________________ CM . . . . Volume XIV Number 6 . . . .November 9, 2007

cover

A Forest for Christmas.

Michael Harris. Illustrated by Eric Orchard.
Halifax, NS: Nimbus, 2007.
40 pp., hardcover, $19.95.
ISBN 978-1-55109-589-9.

Subject Heading:
Christmas stories, Canadian (English).

Grades 1-4 / Ages 6-9.

Review by Helen Norrie.

*** /4

   

excerpt:

Lunenburg County was the Christmas tree capital of the world and Peek-a-Boo was the bushiest spruce tree of all. And that was a very good thing. For it was Peek-a-Boo who hid Emily's tree house and her secret life.

 

Emily is friends with all the creatures who live in the spruce forest near her home in Lunenburg, NS. When she puts on the red hat that she found on the beach, she learns to talk to the animals and birds. When a rich man, Mr. Buggleysmug, who is planning a new factory in the town, proposes to cut down the forest to give him a view of the harbour, Emily has to come up with an idea to save the trees and the homes of the forest creatures. With the help of the birds and animals, she does accomplish her task, helped a little by a wind storm which catches Mr. Buggleysmug in a frightening situation above the town. Peek-a-Boo becomes the ultimate Christmas tree.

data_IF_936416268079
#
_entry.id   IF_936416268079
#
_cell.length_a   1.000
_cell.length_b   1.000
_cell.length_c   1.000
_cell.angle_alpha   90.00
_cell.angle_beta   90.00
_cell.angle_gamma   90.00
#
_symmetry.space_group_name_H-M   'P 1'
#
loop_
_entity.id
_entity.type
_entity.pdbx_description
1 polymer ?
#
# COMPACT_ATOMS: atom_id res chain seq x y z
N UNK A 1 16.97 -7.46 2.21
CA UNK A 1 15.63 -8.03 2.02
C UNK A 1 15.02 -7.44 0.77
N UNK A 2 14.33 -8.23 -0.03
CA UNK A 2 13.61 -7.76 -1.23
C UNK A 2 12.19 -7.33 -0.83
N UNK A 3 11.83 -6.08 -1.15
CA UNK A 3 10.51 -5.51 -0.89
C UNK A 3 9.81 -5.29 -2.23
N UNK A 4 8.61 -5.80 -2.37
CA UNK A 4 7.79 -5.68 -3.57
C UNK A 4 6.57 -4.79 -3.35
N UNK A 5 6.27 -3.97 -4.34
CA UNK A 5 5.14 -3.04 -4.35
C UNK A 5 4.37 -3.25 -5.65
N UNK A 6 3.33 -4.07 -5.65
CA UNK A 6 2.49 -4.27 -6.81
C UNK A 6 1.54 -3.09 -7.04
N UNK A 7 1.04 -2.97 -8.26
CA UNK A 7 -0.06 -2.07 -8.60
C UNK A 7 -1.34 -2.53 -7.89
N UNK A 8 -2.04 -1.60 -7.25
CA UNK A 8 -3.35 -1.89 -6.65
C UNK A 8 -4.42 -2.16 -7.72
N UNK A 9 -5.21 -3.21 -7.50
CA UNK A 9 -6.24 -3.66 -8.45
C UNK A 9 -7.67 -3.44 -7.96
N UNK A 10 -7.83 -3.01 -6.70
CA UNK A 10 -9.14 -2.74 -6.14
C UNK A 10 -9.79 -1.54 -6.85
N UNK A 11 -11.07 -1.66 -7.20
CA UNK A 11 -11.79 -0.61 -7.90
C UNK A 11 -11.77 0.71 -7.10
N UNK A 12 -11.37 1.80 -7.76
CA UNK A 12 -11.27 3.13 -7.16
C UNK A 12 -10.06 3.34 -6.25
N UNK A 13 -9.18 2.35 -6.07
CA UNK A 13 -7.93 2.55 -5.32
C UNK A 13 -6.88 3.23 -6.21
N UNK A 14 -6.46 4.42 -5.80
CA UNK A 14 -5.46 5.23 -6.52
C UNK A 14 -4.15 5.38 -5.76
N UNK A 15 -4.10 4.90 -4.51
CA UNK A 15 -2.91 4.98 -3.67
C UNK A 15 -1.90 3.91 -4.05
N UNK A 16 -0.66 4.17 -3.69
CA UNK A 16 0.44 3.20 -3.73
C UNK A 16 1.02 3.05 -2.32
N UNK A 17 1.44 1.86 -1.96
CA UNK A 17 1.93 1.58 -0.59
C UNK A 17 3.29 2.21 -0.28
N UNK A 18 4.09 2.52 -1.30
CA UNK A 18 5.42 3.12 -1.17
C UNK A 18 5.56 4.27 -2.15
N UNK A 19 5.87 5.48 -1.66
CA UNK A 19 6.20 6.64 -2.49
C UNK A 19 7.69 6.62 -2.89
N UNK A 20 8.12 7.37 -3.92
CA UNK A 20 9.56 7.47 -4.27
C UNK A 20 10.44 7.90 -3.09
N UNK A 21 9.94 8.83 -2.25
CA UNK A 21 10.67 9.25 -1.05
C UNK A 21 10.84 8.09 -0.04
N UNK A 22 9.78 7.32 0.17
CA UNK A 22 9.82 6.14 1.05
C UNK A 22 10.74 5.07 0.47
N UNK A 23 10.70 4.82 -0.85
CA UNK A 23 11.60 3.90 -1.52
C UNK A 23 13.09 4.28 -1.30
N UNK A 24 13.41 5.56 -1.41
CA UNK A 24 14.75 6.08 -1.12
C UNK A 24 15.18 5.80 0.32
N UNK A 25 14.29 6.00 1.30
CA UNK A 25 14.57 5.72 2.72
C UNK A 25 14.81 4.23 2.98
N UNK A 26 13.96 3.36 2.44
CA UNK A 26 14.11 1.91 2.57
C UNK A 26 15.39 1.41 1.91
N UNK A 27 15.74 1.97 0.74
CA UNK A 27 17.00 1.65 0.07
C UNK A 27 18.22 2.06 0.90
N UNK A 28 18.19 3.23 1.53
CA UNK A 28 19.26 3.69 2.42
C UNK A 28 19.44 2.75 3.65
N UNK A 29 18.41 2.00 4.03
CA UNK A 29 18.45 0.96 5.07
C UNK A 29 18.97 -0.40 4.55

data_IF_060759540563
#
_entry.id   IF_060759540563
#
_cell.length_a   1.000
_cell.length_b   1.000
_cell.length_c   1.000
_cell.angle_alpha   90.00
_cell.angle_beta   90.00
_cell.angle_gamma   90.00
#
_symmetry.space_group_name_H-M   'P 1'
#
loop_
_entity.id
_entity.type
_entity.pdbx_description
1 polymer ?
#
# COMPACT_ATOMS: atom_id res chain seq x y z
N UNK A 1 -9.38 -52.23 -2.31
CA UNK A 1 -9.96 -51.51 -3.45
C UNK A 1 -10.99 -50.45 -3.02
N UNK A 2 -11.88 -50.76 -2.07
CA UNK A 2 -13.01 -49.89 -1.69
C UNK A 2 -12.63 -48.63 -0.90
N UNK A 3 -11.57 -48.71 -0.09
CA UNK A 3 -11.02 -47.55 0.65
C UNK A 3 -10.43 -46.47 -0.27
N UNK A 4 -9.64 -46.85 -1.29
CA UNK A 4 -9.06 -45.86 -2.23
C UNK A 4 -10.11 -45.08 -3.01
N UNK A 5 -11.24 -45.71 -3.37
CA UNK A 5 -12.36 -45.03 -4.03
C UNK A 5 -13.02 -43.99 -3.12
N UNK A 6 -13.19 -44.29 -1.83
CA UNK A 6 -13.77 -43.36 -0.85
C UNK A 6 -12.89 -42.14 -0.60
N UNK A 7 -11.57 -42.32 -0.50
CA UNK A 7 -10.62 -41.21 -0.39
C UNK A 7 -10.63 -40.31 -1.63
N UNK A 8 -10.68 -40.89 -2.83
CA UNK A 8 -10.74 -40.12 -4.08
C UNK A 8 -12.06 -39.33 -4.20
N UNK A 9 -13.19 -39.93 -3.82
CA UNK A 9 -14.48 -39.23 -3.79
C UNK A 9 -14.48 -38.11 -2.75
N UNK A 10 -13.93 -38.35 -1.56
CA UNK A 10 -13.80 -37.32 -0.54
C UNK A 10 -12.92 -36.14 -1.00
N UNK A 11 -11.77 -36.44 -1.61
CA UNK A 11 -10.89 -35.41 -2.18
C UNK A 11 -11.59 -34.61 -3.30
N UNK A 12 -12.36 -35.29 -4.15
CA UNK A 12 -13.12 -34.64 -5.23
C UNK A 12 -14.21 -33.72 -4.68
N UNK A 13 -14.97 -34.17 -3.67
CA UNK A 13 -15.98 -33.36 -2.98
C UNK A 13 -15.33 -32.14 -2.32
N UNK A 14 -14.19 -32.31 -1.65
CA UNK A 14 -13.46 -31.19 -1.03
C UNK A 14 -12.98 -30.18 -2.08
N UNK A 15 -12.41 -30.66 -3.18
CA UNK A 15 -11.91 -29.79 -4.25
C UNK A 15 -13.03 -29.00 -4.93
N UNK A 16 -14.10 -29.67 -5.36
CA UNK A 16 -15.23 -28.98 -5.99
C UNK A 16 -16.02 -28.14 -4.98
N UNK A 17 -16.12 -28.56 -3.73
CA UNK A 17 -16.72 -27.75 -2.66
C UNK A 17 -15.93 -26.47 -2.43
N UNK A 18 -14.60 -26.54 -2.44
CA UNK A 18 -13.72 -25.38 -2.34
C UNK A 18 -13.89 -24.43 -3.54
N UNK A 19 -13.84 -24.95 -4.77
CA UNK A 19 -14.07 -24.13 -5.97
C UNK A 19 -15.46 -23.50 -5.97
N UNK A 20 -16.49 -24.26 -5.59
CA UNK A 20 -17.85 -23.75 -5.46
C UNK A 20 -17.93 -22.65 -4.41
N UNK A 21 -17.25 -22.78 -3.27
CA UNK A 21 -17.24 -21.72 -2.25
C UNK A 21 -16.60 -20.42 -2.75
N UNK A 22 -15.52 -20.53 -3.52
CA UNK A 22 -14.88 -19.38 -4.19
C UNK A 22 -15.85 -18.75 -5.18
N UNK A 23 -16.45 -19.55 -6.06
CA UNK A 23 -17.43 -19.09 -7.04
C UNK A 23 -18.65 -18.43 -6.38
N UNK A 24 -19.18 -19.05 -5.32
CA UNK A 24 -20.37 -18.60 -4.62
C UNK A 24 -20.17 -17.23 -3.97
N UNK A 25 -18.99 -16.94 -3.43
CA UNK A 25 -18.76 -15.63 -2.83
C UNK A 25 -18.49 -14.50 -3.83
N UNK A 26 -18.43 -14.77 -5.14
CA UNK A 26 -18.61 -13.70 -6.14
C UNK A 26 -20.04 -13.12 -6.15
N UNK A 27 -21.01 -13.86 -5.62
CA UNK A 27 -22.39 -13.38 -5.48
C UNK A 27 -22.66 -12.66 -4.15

A Forest for Christmas is a lighthearted Christmas story that will amuse beginning readers and is suitable for reading to grades 1-2. Some of the humour is a little exaggerated. Mr. Buggleysmug, for example, is the ultimate Christmas grouch. "He put on his worst frown, but no one paid any attention. He even counted his money, but it gave him no comfort." In addition, the author spells out the moral: "If you truly love and take care of something, it isn't long before it teaches you its language."

      Harris is a journalist who lives in Lunenburg, NS. Besides radio shows and documentaries, he has written two non-fiction books for adults. Orchard is from Halifax, NS, and studied painting at the Nova Scotia College of Art and Design. This is his first picture book. His illustrations here are large and colourful but slightly quirky.

Recommended.

Helen Norrie is a former teacher-librarian who writes a regular column on children's books for the Winnipeg Free Press.

To comment on this title or this review, send mail to cm@umanitoba.ca.

Copyright the Manitoba Library Association. Reproduction for personal use is permitted only if this copyright notice is maintained. Any other reproduction is prohibited without permission.
Published by
The Manitoba Library Association
ISSN 1201-9364
Hosted by the University of Manitoba.
 

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